As I wrote in an earlier post, the Corsican assembly, in 1793, voted unanimously “to inflict on the individuals making up [the family] Bonaparte an eternal brand that renders their name and their memory detestable to [all Corsican] patriots.” Six years later, however, during a stopover on Napoleon’s return from the Egyptian campaign, the Corsicans welcomed him as a hero.
France, too, banned the Bonaparte clan. In 1815, following the defeat at Waterloo and Napoleon’s second abdication, the French assembly, in support of the restored Bourbon King Louis XVIII, issued the following order:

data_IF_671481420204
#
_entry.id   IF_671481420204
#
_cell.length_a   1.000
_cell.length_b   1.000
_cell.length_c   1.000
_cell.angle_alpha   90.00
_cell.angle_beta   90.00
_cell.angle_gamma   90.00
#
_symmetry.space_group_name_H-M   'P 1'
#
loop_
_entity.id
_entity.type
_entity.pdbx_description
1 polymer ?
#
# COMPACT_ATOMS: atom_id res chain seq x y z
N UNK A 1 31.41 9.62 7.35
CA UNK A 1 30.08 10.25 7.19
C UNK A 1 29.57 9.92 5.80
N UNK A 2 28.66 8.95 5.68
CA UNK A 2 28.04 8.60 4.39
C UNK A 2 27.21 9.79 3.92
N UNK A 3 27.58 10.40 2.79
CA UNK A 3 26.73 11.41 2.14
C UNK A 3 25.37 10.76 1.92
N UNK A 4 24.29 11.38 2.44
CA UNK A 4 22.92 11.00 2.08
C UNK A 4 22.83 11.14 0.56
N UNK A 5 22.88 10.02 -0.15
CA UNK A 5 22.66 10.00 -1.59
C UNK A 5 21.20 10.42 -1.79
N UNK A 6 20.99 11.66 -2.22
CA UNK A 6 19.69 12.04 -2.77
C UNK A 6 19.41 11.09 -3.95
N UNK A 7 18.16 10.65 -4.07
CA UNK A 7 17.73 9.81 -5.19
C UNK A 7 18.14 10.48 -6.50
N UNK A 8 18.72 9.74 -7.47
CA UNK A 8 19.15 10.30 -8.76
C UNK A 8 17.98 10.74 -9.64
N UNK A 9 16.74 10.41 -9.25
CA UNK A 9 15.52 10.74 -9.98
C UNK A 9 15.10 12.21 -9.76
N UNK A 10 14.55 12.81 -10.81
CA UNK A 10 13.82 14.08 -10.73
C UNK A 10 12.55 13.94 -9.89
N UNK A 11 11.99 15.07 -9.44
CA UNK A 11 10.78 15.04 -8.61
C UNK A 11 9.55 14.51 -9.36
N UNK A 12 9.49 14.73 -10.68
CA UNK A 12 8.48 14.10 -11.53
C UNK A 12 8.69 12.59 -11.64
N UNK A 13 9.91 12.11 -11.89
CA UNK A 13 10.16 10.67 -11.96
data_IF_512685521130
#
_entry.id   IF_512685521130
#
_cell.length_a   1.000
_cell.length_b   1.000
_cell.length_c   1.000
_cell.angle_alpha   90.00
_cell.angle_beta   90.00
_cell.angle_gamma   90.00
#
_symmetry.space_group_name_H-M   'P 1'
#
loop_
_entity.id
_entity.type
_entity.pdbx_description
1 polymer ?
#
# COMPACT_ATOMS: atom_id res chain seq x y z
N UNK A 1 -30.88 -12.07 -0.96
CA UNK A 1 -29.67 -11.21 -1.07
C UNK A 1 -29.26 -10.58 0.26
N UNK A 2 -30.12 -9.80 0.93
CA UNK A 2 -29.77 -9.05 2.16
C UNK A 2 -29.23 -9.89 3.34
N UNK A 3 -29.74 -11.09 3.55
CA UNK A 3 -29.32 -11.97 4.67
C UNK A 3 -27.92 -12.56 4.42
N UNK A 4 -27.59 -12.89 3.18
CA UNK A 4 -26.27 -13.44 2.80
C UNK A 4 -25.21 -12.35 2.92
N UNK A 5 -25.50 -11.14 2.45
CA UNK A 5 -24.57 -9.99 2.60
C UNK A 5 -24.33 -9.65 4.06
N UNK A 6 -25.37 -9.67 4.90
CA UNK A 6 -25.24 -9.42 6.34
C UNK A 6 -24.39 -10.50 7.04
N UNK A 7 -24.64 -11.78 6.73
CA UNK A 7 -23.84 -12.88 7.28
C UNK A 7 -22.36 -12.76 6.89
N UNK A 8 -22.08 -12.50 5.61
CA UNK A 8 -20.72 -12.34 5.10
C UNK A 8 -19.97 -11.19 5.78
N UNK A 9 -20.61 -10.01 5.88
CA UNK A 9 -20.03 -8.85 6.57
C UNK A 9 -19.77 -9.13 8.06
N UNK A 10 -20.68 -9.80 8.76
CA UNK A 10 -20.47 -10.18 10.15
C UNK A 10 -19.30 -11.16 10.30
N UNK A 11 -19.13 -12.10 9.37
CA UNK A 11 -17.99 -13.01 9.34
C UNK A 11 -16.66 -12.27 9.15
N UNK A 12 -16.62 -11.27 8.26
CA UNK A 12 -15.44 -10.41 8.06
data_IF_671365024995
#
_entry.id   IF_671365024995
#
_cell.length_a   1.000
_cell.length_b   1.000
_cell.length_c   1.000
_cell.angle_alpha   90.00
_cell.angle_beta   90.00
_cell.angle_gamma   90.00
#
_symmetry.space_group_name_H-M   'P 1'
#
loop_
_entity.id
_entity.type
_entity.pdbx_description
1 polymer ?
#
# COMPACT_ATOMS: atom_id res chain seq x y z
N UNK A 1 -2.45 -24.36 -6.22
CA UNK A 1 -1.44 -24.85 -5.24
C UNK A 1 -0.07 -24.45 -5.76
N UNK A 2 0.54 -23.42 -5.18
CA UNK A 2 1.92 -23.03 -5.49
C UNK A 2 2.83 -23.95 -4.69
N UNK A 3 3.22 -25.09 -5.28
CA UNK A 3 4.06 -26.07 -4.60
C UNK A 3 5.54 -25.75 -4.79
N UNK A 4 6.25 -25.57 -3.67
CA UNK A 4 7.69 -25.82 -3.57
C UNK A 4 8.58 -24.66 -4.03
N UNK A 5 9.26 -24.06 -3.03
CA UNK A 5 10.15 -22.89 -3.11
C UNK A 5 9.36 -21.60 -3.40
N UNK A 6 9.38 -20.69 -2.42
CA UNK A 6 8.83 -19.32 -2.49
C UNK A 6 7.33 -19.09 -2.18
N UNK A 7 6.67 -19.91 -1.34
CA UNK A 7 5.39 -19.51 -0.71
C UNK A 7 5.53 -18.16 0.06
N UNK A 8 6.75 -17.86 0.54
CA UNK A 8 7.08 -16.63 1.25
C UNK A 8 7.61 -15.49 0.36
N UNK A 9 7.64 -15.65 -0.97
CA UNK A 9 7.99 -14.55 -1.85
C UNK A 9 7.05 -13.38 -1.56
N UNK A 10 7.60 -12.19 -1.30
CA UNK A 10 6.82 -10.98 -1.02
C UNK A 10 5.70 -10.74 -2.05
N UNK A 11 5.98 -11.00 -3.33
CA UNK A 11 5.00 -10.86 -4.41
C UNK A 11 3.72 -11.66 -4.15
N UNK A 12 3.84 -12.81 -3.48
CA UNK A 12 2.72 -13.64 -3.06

“The ancestors and descendants of Napoleon Buonaparte, his uncles and aunts, nephews and nieces, brothers, their wives and children, his sisters and their husbands are excluded from the Kingdom in perpetuity, and are directed to leave it within a month, under pain of the penalty detailed in article 91 of the Penal Code [which included death].”*
When the French ban went into effect, Napoleon was a captive of the British, his brother Joseph was on his way to America, and his son was in Austrian hands. Madame Mère and her brother Cardinal Fesch were en route to Rome. The rest of the family scattered across Europe.
But this “perpetual” ban, like Corsica’s “eternal” one, was short-lived. In fact, its proposer, the Comte de Corbière lived to see Napoleon’s nephew crowned as Emperor Napoleon III in 1852.
* Quoted from Madame Mère Napoleon’s Mother, by Gilbert Martineau, John Murray Publishers, London, 1978